Philips 9.5w LED BR30 Indoor Flood w/ WarmGlow 

Alright, the Philips was recommended to me by Tom my electrician. Normally I rely on online reviews, but he spoke highly of the bulb so I figured I’d give it a go and include it in my impromptu kitchen test.

I ordered one bulb from Amazon.com, with my free shipping the cost was $11.19 plus tax (not sure why it’s showing so much higher in cost today 12/30/15…shop around for the best deal, unless they’ve discontinued the bulb)

Philips-BR-30-LED-Bulb

I’m a fan of Philips’ industrial design on most of its LED light bulbs, this BR30 is no exception

Philips-BR-30-LED-Packaging

The Philips packaging was refreshing because it was all recyclable and renewable kraft corrugated material. This is what packaging should be.

The packaging on the Philips bulb was fantastic. I was so happy to see they created a simple to make, and open corrugated box to house the bulb in. Too often, mostly at retail, LED bulbs and other products are encased in hard to open plastic clamshells. Not so with this bulb.

With skepticism I installed the bulb in the kitchen. And wouldn’t you know it…the damn thing dims brilliantly with our old school dimmer. The bulb is warm looking at full blast, and then does this cute trick as it dims down: it gets warmer. Where as the other two bulbs only went down about 50% and were both white looking when dimmed, the Philips bulb performed basically just like an antiquated incandescent light bulb that we’ve all grown accustomed to seeing.

The Philips is rated at 730 lumens, compared to the other bulbs 650 lumens but I’m not sure I see a discernible difference with my well trained eye. If anything the other bulbs are brighter over achievers, and this Philips is generous in saying 730. Regardless, all three bulbs are plenty bright enough for any home or application.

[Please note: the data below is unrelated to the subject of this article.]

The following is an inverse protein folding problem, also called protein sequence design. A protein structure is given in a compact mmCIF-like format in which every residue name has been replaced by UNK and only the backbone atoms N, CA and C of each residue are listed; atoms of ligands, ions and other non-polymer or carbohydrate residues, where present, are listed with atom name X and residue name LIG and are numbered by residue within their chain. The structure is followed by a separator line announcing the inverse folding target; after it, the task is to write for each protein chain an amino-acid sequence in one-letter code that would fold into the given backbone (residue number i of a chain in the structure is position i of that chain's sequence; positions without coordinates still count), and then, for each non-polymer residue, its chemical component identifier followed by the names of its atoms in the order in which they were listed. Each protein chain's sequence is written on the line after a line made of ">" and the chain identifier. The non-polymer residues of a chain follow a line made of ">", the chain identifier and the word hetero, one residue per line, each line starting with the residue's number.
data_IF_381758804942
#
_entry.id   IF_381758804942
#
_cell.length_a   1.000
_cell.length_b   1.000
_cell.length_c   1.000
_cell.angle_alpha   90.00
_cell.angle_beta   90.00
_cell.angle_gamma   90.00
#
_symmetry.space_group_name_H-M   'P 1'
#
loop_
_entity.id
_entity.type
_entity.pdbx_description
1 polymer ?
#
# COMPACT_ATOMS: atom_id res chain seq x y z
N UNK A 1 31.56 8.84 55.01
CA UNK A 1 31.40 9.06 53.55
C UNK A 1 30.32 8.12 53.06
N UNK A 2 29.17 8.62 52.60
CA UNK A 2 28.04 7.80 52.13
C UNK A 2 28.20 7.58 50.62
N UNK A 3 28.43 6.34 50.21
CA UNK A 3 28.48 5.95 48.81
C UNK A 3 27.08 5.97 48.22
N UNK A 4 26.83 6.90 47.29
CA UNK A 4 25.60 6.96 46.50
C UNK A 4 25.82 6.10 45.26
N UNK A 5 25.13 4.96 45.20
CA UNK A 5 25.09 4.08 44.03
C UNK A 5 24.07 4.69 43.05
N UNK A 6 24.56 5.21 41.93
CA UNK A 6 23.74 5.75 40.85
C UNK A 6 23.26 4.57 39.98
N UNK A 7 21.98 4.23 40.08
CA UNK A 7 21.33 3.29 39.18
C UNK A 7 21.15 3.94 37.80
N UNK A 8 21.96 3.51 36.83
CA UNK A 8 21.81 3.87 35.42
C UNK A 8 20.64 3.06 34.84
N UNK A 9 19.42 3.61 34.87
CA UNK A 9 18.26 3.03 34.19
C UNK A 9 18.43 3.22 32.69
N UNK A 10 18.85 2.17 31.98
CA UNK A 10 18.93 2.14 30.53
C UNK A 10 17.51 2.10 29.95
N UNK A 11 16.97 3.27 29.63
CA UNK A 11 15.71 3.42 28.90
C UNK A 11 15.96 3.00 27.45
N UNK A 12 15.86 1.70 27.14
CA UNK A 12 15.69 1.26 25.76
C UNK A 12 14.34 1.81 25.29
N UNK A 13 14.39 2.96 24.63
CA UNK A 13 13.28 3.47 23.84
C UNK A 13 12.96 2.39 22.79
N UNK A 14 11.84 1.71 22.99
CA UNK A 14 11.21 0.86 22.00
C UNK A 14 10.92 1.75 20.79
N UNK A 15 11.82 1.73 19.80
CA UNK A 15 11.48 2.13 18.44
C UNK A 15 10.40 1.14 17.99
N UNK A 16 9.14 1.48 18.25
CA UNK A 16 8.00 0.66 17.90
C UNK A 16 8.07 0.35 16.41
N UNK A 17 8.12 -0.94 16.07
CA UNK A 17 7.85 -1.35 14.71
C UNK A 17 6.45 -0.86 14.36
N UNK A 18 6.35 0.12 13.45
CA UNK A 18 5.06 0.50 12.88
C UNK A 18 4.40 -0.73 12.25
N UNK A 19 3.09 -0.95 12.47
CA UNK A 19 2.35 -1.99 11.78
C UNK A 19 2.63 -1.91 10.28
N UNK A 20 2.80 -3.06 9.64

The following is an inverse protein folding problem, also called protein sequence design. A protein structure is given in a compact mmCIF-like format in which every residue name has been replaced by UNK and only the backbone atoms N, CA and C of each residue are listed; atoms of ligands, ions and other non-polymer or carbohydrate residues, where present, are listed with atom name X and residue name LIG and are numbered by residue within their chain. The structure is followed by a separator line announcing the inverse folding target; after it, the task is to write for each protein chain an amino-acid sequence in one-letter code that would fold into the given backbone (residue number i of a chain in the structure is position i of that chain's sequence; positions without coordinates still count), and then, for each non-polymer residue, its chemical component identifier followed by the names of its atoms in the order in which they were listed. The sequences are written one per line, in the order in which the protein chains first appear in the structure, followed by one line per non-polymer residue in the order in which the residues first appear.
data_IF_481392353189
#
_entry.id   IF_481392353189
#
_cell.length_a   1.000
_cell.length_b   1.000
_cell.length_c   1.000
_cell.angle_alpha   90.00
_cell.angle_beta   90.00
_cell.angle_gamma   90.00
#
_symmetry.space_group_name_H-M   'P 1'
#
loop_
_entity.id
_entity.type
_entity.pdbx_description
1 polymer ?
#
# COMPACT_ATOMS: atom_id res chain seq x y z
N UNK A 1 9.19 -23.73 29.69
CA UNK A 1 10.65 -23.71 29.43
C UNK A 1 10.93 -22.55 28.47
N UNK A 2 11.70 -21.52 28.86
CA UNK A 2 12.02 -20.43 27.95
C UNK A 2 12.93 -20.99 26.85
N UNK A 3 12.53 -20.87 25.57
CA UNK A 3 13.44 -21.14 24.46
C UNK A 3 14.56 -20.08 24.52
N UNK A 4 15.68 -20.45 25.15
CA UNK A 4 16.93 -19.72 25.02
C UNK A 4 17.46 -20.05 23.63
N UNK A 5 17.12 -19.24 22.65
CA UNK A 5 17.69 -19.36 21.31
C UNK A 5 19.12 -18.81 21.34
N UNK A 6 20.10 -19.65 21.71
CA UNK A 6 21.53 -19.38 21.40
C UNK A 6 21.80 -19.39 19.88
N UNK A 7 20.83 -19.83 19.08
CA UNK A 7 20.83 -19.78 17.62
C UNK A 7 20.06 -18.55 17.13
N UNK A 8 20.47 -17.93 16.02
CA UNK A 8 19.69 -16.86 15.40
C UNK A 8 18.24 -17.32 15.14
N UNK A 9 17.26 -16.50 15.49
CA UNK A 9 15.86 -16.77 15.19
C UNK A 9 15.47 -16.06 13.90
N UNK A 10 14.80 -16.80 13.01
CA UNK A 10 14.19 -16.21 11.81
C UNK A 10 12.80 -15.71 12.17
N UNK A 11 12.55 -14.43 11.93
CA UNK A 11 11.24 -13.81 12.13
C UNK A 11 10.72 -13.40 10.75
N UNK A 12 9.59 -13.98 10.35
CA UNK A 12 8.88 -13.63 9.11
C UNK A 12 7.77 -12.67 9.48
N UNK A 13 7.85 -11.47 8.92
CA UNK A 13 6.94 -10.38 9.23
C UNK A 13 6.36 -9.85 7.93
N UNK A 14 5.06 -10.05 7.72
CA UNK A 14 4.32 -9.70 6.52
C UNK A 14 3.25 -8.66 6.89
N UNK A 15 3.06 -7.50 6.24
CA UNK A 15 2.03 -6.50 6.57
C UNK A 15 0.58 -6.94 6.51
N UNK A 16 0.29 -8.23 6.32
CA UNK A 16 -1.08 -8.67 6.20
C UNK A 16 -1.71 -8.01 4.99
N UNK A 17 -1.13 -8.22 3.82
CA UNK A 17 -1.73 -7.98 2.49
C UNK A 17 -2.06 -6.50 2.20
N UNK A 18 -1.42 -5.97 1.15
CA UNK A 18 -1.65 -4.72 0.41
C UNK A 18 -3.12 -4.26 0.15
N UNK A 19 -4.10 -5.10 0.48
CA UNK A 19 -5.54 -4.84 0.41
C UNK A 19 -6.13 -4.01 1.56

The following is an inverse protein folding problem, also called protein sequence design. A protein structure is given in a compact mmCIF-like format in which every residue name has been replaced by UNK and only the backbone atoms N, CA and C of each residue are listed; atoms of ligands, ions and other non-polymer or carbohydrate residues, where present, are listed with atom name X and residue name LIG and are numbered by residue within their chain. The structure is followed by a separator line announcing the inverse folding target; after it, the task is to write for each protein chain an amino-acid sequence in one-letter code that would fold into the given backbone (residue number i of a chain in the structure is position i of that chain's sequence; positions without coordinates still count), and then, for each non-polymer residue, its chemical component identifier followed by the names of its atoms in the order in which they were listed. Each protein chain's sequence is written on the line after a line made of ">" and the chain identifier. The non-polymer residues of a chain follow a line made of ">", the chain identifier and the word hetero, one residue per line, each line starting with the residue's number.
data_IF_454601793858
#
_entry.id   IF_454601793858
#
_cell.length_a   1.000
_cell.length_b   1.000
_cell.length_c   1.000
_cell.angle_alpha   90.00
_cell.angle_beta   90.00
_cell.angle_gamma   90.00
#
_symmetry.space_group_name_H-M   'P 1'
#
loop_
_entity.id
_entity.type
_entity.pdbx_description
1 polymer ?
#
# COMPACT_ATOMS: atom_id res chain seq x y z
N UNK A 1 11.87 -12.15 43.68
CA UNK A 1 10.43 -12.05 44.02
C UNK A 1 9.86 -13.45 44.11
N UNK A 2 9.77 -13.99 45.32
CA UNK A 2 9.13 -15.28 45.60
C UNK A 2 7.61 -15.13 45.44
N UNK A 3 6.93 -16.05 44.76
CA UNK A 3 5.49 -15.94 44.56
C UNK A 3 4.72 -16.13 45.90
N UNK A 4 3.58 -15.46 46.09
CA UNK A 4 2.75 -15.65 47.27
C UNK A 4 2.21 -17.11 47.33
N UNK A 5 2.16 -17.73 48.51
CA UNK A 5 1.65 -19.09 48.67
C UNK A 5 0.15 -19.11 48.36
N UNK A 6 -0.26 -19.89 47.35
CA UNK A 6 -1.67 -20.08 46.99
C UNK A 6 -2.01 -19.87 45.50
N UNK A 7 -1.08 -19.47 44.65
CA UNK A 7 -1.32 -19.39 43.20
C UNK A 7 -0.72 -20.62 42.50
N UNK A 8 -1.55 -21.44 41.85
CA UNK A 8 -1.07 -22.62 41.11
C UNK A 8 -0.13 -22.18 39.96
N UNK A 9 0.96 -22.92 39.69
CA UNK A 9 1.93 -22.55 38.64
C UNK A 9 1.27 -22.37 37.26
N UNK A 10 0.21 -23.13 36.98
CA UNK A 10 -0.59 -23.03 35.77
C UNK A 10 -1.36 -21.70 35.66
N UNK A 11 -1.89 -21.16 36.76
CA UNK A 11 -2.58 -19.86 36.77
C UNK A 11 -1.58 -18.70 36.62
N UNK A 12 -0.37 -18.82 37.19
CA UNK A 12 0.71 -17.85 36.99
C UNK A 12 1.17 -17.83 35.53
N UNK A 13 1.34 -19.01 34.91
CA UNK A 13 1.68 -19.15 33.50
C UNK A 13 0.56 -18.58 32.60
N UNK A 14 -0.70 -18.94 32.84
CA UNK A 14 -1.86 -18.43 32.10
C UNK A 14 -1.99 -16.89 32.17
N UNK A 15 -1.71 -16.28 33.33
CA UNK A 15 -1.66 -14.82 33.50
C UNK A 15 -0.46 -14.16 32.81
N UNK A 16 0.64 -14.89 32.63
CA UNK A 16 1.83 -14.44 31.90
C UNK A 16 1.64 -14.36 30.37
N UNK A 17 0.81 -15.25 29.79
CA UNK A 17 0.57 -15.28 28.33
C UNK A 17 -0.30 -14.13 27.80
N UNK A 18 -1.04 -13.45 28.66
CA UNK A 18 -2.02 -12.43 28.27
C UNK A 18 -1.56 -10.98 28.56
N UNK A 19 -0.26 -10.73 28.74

dimmed-bulbs

Here are all three bulbs dimmed down all the way. Green Creative is in the foreground, Philips in the middle and GE in the back next to a turned off incandescent bulb.

lights-full-bright

Same three bulbs turned all the way up with incandescent bulbs way in the back by the cabinets.

Winner: Philips

The bulb we chose is the Philips bulb. The GE was our second choice. Our decision is based on overall look and feel when the bulbs are at 100% and when they are dimmed. All three bulbs will save us money, and other than the GE, they’re reasonably priced.

In fairness I should try them with a new dimmer, and I will. In the meantime I feel confident that we can migrate to the Philips LED BR30 bulbs for our home.

I will actually use the sexy Green Creative bulbs in my art studio because I like the look and I don’t need to dim anything.

And I may still use the GE’s in the non-dimming kitchen or studio areas for best color rendering.

The Other Philips Bulb

I was at Home Depot today and noticed they had a slightly different Philips WarmGlow bulb for sale that looks interesting and presumably performs as well as the one I tested. If in fact they discontinued the Philips bulb I tested, then this one at Home Depot may be the route to go. It uses less energy and is Energy Star certified. (Our winning Philips is inexplicably not Energy Star certified).